In late 2014 I was staying at the Snake Pass Inn in the Peak District and they were constrained to satellite broadband. I don't imagine many locals wanting the Peak District dotted with masts.

Fibre is great, but it is really expensive to dig roads and rural communities are more spread out, thus connectivity is more expensive. The government has tried to subsidise it but those plans weren't very successful. I believe enabling communities to manage their own solutions, which meet their particular local needs, with government support and subsidy, is the best approach. Enable local communities to petition Arqiva and enable small FTTC cooperatives.

Finally, OpenReach, they are over burdened and as a virtual monopoly there doesn't seem to be an adequate solution that doesn't involve restructuring the market.

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Late night server rebuild led to 'nightmares about mutilated corpses'

Bob H
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Self-inflicted injury, no sympathy.

I actually started my career in the control room of a large satellite communications operator, there you get to see horrific and pornographic things on a regular basis.

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Seagate floats out 10TB HDD filled with lifting gas

Bob H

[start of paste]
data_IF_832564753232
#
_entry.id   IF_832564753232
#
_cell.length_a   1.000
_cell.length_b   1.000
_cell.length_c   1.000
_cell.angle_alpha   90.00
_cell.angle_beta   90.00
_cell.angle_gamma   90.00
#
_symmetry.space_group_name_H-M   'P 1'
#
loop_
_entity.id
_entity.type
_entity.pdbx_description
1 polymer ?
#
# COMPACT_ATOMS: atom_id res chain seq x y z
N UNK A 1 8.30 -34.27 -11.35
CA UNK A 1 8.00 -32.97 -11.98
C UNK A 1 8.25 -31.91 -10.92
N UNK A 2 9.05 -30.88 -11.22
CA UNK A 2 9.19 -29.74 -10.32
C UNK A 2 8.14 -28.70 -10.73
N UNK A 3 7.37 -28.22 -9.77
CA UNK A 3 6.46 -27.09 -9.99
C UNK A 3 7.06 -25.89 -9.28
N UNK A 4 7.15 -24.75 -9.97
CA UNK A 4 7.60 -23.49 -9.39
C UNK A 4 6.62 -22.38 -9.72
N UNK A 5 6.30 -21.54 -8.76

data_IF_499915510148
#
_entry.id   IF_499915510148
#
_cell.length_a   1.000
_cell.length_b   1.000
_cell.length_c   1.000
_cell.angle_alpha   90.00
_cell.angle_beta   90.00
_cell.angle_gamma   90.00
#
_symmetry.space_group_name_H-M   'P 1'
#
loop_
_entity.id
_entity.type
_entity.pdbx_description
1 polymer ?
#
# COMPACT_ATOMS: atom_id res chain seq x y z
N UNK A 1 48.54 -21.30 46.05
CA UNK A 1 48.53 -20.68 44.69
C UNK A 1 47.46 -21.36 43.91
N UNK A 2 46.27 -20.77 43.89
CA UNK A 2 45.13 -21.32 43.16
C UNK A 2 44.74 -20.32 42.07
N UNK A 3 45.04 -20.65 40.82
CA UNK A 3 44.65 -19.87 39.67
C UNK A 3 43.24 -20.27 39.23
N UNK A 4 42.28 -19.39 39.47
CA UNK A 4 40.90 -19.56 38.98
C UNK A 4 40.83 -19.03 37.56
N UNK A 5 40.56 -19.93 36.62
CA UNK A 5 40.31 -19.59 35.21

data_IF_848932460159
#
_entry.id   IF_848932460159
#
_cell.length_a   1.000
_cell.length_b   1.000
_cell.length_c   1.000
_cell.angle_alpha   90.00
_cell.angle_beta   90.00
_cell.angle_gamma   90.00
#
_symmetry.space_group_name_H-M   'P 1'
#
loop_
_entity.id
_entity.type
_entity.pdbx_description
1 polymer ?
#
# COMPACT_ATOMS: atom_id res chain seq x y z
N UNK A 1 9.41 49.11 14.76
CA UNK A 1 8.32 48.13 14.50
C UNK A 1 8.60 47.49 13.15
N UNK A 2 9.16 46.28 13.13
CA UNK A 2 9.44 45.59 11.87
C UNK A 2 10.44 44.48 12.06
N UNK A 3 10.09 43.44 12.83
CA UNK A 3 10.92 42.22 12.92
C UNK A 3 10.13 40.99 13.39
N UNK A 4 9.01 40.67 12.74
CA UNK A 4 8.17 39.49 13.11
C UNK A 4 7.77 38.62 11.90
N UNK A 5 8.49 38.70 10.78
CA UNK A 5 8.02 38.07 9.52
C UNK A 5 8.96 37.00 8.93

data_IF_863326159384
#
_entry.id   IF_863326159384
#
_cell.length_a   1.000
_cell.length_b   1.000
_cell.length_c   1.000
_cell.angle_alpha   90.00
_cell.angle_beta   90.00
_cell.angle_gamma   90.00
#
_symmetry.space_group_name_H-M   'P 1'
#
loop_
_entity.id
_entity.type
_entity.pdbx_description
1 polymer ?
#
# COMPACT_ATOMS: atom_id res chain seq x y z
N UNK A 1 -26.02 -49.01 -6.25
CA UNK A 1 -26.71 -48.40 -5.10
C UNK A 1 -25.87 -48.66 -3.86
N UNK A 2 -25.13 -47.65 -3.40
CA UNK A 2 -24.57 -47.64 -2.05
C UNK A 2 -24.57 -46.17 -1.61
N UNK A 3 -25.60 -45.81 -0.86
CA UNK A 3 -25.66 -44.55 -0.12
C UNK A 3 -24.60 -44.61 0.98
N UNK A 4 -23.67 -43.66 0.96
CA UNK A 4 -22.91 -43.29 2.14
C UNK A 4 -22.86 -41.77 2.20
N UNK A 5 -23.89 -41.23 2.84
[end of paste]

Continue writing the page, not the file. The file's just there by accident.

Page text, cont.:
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Re: Typo in cache size...

If that was an SMR drive then you might want that!

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Fingers crossed tomorrow morning for Telecity's third repair shot

Bob H
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Re: Impressive...

I wonder what colour temperature said carbonised human is currently at....

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Bob H
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Re: Impressive...

Sounded painful to me, I've taken a few zaps in my time but none has resulted in me emitting anything that sharp.

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Broadband's frequency hunters denied Freeview patch – for now

Bob H
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Re: HEVC

Actually BT and TalkTalk both use Multicast for the delivery of YouView channels. But it isn't without complexities and getting the networks to do it with stability is a right b*tch. It is easy to say that all switches support multicast but experience says they get a bit delicate even in lab conditions when you throw a lot of traffic their way, also the equipment at the exchanges needs careful profiling and too many joins sometimes can break things if you aren't careful.